Comic book artist Little Thunder has made a name for herself over the years as an exceptionally talented and diverse artist, illustrating fantastically detailed Hong Kong-inspired scenes and sultry, sexually empowered women with a deft hand.
Little Thunder’s poster for the HK Tattoo Convention
The Hong Kong local, who has a staggering 17 years of experience in comic drawing, has amassed a sizeable following on Instagram for her daily photos and videos, many of which feature works in progress or mini projects.
A work-in-progress video by Little Thunder
One such project, labelled under the hashtag #littlethunderlivesinhongkong, features Little Thunder’s trademark drawings of women, often pensive, superimposed over photographs of Hong Kong.
Some of the visually striking photos used in the project feature the busy streets of Kwun Tong, North Point, and Wan Chai, although Little Thunder seems to deliberately avoid the more towering, glassy skyscrapers of the city’s skyline, instead opting for less developed areas that hark back to earlier Hong Kong architecture.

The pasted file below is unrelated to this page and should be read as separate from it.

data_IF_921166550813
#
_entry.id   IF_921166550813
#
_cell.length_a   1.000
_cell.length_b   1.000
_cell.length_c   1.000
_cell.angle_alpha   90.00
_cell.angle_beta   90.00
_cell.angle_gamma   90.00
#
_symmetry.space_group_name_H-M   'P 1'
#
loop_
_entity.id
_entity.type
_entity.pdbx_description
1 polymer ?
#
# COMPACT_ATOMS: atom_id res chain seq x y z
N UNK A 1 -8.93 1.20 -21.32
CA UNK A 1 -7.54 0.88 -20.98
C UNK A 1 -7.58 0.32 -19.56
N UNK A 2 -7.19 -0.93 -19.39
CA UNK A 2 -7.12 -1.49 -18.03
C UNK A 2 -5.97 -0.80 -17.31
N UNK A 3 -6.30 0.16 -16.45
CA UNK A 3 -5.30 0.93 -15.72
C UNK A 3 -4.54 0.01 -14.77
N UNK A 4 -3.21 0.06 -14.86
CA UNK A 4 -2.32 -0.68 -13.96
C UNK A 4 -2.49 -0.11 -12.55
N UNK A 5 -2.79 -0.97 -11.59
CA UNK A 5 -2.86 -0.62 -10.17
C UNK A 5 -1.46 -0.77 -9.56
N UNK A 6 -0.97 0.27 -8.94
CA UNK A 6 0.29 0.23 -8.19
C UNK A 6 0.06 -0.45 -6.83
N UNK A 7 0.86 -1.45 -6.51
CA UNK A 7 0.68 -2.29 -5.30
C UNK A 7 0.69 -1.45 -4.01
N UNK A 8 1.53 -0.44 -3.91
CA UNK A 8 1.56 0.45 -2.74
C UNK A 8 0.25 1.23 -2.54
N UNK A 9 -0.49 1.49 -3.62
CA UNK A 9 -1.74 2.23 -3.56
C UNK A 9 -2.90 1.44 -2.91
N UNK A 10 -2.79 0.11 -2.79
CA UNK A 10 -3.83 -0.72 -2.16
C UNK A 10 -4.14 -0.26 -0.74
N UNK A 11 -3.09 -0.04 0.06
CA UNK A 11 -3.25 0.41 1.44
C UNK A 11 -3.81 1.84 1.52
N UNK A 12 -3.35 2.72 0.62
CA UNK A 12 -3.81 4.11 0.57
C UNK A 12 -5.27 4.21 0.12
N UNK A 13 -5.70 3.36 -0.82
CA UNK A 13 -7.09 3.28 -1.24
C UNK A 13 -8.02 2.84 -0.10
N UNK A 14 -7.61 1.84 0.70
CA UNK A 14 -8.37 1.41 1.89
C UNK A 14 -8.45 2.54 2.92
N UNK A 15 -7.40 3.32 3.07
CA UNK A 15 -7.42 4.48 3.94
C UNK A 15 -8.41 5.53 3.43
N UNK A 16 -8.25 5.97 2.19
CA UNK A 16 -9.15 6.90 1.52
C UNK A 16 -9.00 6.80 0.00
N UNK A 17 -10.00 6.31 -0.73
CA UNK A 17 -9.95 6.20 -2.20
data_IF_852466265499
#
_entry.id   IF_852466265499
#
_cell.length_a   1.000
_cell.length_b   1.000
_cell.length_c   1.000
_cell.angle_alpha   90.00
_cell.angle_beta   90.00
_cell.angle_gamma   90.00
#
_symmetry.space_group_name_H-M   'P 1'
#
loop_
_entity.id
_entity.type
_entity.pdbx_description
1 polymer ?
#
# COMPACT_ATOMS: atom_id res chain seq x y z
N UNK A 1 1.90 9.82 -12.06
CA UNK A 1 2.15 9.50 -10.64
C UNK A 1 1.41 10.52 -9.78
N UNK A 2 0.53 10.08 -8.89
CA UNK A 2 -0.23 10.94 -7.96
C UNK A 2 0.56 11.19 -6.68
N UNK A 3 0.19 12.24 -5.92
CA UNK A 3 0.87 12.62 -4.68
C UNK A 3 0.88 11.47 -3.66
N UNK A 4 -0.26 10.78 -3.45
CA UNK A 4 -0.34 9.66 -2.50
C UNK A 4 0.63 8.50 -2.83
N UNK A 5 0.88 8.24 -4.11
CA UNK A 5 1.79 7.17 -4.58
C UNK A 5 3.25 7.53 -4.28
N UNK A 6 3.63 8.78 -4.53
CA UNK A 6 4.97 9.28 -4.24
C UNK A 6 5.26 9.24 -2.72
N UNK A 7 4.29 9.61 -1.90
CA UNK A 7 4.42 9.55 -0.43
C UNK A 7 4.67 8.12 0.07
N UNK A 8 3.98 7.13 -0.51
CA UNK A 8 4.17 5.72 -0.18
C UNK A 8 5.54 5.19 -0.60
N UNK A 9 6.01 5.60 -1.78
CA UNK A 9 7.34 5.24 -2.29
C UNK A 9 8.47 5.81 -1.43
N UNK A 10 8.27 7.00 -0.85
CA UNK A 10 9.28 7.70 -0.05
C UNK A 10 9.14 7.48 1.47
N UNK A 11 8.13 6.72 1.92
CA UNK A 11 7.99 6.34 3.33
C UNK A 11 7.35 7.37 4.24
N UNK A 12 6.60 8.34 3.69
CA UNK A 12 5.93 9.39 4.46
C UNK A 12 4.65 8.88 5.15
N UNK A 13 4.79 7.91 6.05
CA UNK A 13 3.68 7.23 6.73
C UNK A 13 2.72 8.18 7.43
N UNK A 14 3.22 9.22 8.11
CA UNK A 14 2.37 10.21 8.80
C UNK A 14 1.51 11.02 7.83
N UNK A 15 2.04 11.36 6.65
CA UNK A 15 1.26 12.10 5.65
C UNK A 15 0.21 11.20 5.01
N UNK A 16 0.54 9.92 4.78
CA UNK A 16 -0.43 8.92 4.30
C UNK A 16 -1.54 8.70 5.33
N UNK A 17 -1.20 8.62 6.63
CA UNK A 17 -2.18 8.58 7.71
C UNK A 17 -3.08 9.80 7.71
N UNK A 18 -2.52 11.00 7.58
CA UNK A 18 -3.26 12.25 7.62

The figures vary in size depending on the context; some loom large over streets and buildings, hiding behind and draping over Hong Kong’s iconic round corner buildings. One pocket-sized girl lies amongst HK-style coconut tarts (yeah, coconuts!), a fluted pastry cup crumpled behind her head.
Other quintessential Hong Kong imagery represented in Little Thunder’s series includes the humble cha chaan teng, one of which looks untouched with its decades-old decor and Coca-Cola sponsored adornments, a seemingly perfect balance of kitsch and prosaic.
We would be underestimating Little Thunder to assume the vignettes of Hong Kong presented seem far removed from its international reputation purely by coincidence – the artist has spoken out many times about her disdain for the city’s lack of cultural preservation.
She has previously posted videos of herself scrubbing out drawings of imaginary locales composed of pawn shops, Sammy’s neon cow sign, and her apparent favourite, the mid-20th century round corner buildings.
Between the recent unveiling of The Avenue in Wan Chai, which has disappointed locals due to the developers’ failure to honour their vows to former shopowners, to the seemingly ubiquitous plans to decimate unprotected historical buildings, artists and photographers like Little Thunder may be the key to preserving the last remaining fragments of old Hong Kong charm.
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